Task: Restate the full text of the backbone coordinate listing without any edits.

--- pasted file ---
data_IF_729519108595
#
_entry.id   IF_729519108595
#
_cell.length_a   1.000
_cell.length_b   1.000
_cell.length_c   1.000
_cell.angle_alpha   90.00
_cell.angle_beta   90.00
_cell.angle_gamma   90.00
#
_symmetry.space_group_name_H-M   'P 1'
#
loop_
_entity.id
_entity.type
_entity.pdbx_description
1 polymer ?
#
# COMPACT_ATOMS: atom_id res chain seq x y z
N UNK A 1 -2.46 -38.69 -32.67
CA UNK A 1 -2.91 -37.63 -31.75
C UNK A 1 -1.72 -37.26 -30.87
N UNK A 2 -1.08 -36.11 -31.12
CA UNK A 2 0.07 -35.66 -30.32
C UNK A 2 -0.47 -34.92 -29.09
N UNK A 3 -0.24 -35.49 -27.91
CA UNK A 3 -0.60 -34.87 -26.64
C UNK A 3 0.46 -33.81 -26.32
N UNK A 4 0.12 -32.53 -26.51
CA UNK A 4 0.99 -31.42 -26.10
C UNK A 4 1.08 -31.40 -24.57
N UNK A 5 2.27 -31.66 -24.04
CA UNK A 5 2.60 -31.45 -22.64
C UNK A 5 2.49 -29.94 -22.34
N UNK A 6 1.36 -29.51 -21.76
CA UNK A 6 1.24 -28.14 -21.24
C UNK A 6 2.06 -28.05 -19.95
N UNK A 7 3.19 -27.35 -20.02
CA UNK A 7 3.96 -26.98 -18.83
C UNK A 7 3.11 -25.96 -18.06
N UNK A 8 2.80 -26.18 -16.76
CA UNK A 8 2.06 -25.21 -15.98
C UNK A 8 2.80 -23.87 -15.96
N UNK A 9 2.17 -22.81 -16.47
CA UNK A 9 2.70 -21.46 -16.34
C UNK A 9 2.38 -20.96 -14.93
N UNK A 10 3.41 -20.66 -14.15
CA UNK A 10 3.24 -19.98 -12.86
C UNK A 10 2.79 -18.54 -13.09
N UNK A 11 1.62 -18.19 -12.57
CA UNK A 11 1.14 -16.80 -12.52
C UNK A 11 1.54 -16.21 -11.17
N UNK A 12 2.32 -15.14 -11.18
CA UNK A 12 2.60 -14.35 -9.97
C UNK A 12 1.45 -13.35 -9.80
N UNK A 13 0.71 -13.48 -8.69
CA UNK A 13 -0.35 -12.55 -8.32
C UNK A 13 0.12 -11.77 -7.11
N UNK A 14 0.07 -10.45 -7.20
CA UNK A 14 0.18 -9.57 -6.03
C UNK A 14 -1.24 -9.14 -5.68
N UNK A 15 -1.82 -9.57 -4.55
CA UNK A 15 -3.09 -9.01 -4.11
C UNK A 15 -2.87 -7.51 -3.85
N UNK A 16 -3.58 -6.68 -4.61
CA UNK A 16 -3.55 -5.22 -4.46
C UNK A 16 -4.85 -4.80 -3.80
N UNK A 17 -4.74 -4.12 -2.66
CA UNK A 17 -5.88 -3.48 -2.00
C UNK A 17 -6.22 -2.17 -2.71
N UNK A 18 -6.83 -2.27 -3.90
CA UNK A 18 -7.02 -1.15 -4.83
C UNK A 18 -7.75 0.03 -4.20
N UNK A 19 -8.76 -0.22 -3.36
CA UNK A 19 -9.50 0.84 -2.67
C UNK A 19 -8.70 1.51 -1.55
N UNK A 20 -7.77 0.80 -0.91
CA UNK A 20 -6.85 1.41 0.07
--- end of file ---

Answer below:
data_IF_729519108595
#
_entry.id   IF_729519108595
#
_cell.length_a   1.000
_cell.length_b   1.000
_cell.length_c   1.000
_cell.angle_alpha   90.00
_cell.angle_beta   90.00
_cell.angle_gamma   90.00
#
_symmetry.space_group_name_H-M   'P 1'
#
loop_
_entity.id
_entity.type
_entity.pdbx_description
1 polymer ?
#
# COMPACT_ATOMS: atom_id res chain seq x y z
N UNK A 1 -2.46 -38.69 -32.67
CA UNK A 1 -2.91 -37.63 -31.75
C UNK A 1 -1.72 -37.26 -30.87
N UNK A 2 -1.08 -36.11 -31.12
CA UNK A 2 0.07 -35.66 -30.32
C UNK A 2 -0.47 -34.92 -29.09
N UNK A 3 -0.24 -35.49 -27.91
CA UNK A 3 -0.60 -34.87 -26.64
C UNK A 3 0.46 -33.81 -26.32
N UNK A 4 0.12 -32.53 -26.51
CA UNK A 4 0.99 -31.42 -26.10
C UNK A 4 1.08 -31.40 -24.57
N UNK A 5 2.27 -31.66 -24.04
CA UNK A 5 2.60 -31.45 -22.64
C UNK A 5 2.49 -29.94 -22.34
N UNK A 6 1.36 -29.51 -21.76
CA UNK A 6 1.24 -28.14 -21.24
C UNK A 6 2.06 -28.05 -19.95
N UNK A 7 3.19 -27.35 -20.02
CA UNK A 7 3.96 -26.98 -18.83
C UNK A 7 3.11 -25.96 -18.06
N UNK A 8 2.80 -26.18 -16.76
CA UNK A 8 2.06 -25.21 -15.98
C UNK A 8 2.80 -23.87 -15.96
N UNK A 9 2.17 -22.81 -16.47
CA UNK A 9 2.70 -21.46 -16.34
C UNK A 9 2.38 -20.96 -14.93
N UNK A 10 3.41 -20.66 -14.15
CA UNK A 10 3.24 -19.98 -12.86
C UNK A 10 2.79 -18.54 -13.09
N UNK A 11 1.62 -18.19 -12.57
CA UNK A 11 1.14 -16.80 -12.52
C UNK A 11 1.54 -16.21 -11.17
N UNK A 12 2.32 -15.14 -11.18
CA UNK A 12 2.60 -14.35 -9.97
C UNK A 12 1.45 -13.35 -9.80
N UNK A 13 0.71 -13.48 -8.69
CA UNK A 13 -0.35 -12.55 -8.32
C UNK A 13 0.12 -11.77 -7.11
N UNK A 14 0.07 -10.45 -7.20
CA UNK A 14 0.18 -9.57 -6.03
C UNK A 14 -1.24 -9.14 -5.68
N UNK A 15 -1.82 -9.57 -4.55
CA UNK A 15 -3.09 -9.01 -4.11
C UNK A 15 -2.87 -7.51 -3.85
N UNK A 16 -3.58 -6.68 -4.61
CA UNK A 16 -3.55 -5.22 -4.46
C UNK A 16 -4.85 -4.80 -3.80
N UNK A 17 -4.74 -4.12 -2.66
CA UNK A 17 -5.88 -3.48 -2.00
C UNK A 17 -6.22 -2.17 -2.71
N UNK A 18 -6.83 -2.27 -3.90
CA UNK A 18 -7.02 -1.15 -4.83
C UNK A 18 -7.75 0.03 -4.20
N UNK A 19 -8.76 -0.22 -3.36
CA UNK A 19 -9.50 0.84 -2.67
C UNK A 19 -8.70 1.51 -1.55
N UNK A 20 -7.77 0.80 -0.91
CA UNK A 20 -6.85 1.41 0.07